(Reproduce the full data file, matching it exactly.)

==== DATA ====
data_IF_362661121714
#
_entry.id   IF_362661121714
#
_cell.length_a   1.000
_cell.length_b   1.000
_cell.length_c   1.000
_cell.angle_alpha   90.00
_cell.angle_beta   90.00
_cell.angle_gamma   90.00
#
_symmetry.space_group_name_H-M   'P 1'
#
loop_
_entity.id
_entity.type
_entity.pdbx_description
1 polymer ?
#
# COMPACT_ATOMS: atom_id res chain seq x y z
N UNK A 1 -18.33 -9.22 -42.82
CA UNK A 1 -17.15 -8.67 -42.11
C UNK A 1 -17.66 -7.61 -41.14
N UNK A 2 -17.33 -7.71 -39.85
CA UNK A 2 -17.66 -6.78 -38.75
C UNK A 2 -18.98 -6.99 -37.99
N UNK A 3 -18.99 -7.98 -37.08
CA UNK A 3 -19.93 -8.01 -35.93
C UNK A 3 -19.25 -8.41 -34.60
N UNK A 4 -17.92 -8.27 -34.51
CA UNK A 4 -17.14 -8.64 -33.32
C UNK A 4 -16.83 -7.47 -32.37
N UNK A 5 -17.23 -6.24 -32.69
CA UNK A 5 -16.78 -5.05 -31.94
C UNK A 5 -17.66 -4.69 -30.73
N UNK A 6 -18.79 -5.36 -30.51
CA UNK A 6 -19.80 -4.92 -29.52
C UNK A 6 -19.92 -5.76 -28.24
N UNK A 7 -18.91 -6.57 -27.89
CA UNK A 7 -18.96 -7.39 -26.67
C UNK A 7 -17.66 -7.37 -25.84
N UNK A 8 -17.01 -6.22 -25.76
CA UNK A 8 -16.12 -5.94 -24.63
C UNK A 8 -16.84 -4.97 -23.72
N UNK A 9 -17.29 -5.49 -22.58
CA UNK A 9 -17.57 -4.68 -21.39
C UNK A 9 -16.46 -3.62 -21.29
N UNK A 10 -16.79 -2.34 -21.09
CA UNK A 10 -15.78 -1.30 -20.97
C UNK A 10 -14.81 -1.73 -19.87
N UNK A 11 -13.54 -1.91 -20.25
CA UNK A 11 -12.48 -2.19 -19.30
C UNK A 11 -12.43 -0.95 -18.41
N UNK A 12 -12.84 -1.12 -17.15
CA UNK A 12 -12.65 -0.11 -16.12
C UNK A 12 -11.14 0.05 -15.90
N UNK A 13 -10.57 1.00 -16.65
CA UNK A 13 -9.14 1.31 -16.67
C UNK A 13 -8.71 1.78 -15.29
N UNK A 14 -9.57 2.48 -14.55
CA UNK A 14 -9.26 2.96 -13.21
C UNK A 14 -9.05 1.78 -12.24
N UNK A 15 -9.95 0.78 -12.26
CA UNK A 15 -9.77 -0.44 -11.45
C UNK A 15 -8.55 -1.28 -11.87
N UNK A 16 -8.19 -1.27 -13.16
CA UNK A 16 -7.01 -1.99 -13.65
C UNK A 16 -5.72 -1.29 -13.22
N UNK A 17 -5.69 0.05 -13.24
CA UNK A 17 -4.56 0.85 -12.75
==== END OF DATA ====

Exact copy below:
data_IF_362661121714
#
_entry.id   IF_362661121714
#
_cell.length_a   1.000
_cell.length_b   1.000
_cell.length_c   1.000
_cell.angle_alpha   90.00
_cell.angle_beta   90.00
_cell.angle_gamma   90.00
#
_symmetry.space_group_name_H-M   'P 1'
#
loop_
_entity.id
_entity.type
_entity.pdbx_description
1 polymer ?
#
# COMPACT_ATOMS: atom_id res chain seq x y z
N UNK A 1 -18.33 -9.22 -42.82
CA UNK A 1 -17.15 -8.67 -42.11
C UNK A 1 -17.66 -7.61 -41.14
N UNK A 2 -17.33 -7.71 -39.85
CA UNK A 2 -17.66 -6.78 -38.75
C UNK A 2 -18.98 -6.99 -37.99
N UNK A 3 -18.99 -7.98 -37.08
CA UNK A 3 -19.93 -8.01 -35.93
C UNK A 3 -19.25 -8.41 -34.60
N UNK A 4 -17.92 -8.27 -34.51
CA UNK A 4 -17.14 -8.64 -33.32
C UNK A 4 -16.83 -7.47 -32.37
N UNK A 5 -17.23 -6.24 -32.69
CA UNK A 5 -16.78 -5.05 -31.94
C UNK A 5 -17.66 -4.69 -30.73
N UNK A 6 -18.79 -5.36 -30.51
CA UNK A 6 -19.80 -4.92 -29.52
C UNK A 6 -19.92 -5.76 -28.24
N UNK A 7 -18.91 -6.57 -27.89
CA UNK A 7 -18.96 -7.39 -26.67
C UNK A 7 -17.66 -7.37 -25.84
N UNK A 8 -17.01 -6.22 -25.76
CA UNK A 8 -16.12 -5.94 -24.63
C UNK A 8 -16.84 -4.97 -23.72
N UNK A 9 -17.29 -5.49 -22.58
CA UNK A 9 -17.57 -4.68 -21.39
C UNK A 9 -16.46 -3.62 -21.29
N UNK A 10 -16.79 -2.34 -21.09
CA UNK A 10 -15.78 -1.30 -20.97
C UNK A 10 -14.81 -1.73 -19.87
N UNK A 11 -13.54 -1.91 -20.25
CA UNK A 11 -12.48 -2.19 -19.30
C UNK A 11 -12.43 -0.95 -18.41
N UNK A 12 -12.84 -1.12 -17.15
CA UNK A 12 -12.65 -0.11 -16.12
C UNK A 12 -11.14 0.05 -15.90
N UNK A 13 -10.57 1.00 -16.65
CA UNK A 13 -9.14 1.31 -16.67
C UNK A 13 -8.71 1.78 -15.29
N UNK A 14 -9.57 2.48 -14.55
CA UNK A 14 -9.26 2.96 -13.21
C UNK A 14 -9.05 1.78 -12.24
N UNK A 15 -9.95 0.78 -12.26
CA UNK A 15 -9.77 -0.44 -11.45
C UNK A 15 -8.55 -1.28 -11.87
N UNK A 16 -8.19 -1.27 -13.16
CA UNK A 16 -7.01 -1.99 -13.65
C UNK A 16 -5.72 -1.29 -13.22
N UNK A 17 -5.69 0.05 -13.24
CA UNK A 17 -4.56 0.85 -12.75